• My personal MS friends who I have spent countless hours discussing this with, including: Marc, Neen, Cheryl, Barbara, Kimberly, Lew, Al and so many others, and especially the group of MS patients who took the initiative to recruit Dr. Sclafani to the CCSVI cause.
  • My two fierce angels, who befriended me and then introduced me to Dr. Sclafani- Michelle and Randi. Both have hearts of gold, but as a matter of both gratitude and self preservation I’m going to do my best to never get on their bad sides.
  • My father, my two brothers and their wives, my two wonderful children, Kim’s parents, and all my other friends and relatives who have given me so much support, not only during my CCSVI adventure, but for the past 8½ years that I’ve battled this disease.
  • My late mother, for all she taught me about living a disabled life with grace and dignity.
  • And most of all, Kim. Words cannot express how grateful I am that I share my life with you.   
Because it may be a long while before I know if this CCSVI treatment helped my disease progression or not, I’m unsure of how to comport myself. Should I carry on as if I’m cured or as if I’m still sick?

That’s a trick question. Forgive me. The answer is the same no matter the outcome of my CCSVI treatment. To the best of my ability I'm going to live my life one day at a time, hope for the best, prepare for the worst, and treat each day as if it could be my last. I encourage each of you to do the same.

To see all of my CCSVI Diagnosis and Treatment Log Entries, click here.

Postscript: I apologize for the barrage of clich├ęs at the end. Sometimes you just can’t improve upon time-tested wisdom. Regarding the future of this blog, I have no plans for it to become the CCSVI Channel (we are launching for that purpose). CCSVI will certainly be one of my more common topics here, but I will make an effort to re-broaden my perspective to include more general topics about living a disabled life. For example, check back in late April to read about, and see some pictures of, what it is like to go on a Caribbean cruise in the iBOT wheelchair. Hint: although I will derive satisfaction from blogging about the cruise, just maybe that’s not the only reason I am going on it.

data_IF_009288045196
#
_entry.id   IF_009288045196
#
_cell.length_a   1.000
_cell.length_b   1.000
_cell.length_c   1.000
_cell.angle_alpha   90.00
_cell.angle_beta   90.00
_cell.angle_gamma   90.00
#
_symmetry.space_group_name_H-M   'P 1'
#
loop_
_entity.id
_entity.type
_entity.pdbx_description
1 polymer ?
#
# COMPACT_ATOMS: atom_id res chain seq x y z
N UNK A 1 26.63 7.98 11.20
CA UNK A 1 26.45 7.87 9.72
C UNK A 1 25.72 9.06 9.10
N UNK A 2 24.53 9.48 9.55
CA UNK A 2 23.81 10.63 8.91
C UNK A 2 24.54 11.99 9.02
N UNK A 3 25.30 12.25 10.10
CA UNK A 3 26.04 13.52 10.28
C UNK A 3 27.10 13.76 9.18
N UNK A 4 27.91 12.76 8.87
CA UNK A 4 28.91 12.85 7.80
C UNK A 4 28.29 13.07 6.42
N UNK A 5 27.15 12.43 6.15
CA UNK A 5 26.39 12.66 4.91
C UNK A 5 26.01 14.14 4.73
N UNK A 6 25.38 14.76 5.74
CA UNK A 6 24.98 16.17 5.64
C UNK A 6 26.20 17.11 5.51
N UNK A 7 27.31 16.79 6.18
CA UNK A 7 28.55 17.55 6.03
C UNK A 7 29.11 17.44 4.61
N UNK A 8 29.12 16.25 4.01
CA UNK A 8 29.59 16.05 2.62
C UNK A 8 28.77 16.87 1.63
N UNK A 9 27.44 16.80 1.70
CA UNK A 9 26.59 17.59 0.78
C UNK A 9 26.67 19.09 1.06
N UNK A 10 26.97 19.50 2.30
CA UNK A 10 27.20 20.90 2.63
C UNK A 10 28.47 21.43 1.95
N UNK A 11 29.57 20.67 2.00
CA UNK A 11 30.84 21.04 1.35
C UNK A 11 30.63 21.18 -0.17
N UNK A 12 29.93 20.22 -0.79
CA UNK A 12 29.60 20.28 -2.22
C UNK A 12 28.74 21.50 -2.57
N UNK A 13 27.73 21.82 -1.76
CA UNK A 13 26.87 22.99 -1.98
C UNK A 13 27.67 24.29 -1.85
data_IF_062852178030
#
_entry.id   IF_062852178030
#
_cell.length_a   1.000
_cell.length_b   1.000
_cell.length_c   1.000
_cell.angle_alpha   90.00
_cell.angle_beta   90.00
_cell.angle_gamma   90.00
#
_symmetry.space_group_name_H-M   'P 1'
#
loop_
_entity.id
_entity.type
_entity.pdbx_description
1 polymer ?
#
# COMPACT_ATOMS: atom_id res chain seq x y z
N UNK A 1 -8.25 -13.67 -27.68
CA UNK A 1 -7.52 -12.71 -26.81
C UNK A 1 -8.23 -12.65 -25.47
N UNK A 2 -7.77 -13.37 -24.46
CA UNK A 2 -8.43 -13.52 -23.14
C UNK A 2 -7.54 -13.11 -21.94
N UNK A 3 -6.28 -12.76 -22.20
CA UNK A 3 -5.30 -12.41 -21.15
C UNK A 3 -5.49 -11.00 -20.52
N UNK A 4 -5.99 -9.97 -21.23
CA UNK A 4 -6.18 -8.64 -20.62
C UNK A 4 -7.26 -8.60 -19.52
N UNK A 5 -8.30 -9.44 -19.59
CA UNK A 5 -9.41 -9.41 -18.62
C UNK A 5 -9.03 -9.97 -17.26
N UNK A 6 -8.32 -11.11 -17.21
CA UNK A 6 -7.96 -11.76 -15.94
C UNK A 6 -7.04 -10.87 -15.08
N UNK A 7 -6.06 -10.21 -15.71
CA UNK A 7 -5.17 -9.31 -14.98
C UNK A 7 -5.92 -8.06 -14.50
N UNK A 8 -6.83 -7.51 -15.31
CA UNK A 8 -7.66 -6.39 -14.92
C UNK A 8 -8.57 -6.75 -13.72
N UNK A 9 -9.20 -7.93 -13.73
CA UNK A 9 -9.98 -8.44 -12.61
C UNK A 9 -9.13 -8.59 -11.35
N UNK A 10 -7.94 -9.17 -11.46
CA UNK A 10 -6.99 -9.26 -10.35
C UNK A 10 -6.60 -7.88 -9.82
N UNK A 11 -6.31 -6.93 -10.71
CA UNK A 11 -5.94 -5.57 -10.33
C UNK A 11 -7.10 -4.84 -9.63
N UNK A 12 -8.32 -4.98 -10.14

Enhanced by Zemanta


  1. I am so pleased that there are people like you who are willing to test the waters and open doors into a new realm of thinking about this horrible disease. You are truly remarkable. I admire your determination to keep pursuing new options. You are going to be a wonderful asset and advocate for this cause. Great Job Mitch!

  2. Mitch,
    I'm with you. It took a while but I'm more convinced of a connection than ever. Count me in on your quest to further the cause.

    I look forward to hearing about your cruise, especially in your iBOT. I've done the Caribbean a few times myself but never in a wheelchair. Maybe I can go again!

  3. Personally I do believe that CCSVI makes too much sense to ignore. BUT that does not lessen the fact that we all must live each day to the fullest and not wait for that "something" to come along. Best wishes to you and your family.

  4. hi Mitch,
    my name is Ceci. i was just treated in Poland last week. Thank you for the thoughtful post on your blog. I have a similar saying to your "hope for the best, prepare for the worst" It feels good to say "hope for the best, but do not fear the worst."
    Just food for thought.
    good luck to you!

  5. I vote "Live like you're cured". At this point you have nothing to lose.

    Have a blast sailing the Caribbean.

  6. Rae,

    Thanks for the kind words. My actions are not completely altruistic though. I am also motivated by something between urgency and desperation.


    Welcome to the CCSVI club!


    You've got it right. Life is a balance between looking ahead and living in the moment.


    Congratulations on your liberation in Poland. I like your "do not fear the worst" philisophy.


    Well, that cuts right to the chase. If I change my approach to life, and all of a sudden start living as if I'm cured, and then I later find out that I'm not, I'll suffer disappointment. That's not good. But, you are right. If there are parts of my life that I'm living as if I'm sick, I just need to purge them- they serve no purpose.

  7. Thank you so much for your excellent words of encouragement to all of us suffering with MS. I now have hope that by the time my kids would get this terrible disease that in North America it will be our right to get tested. Live well and enjoy the Carribean.


  8. Mitch,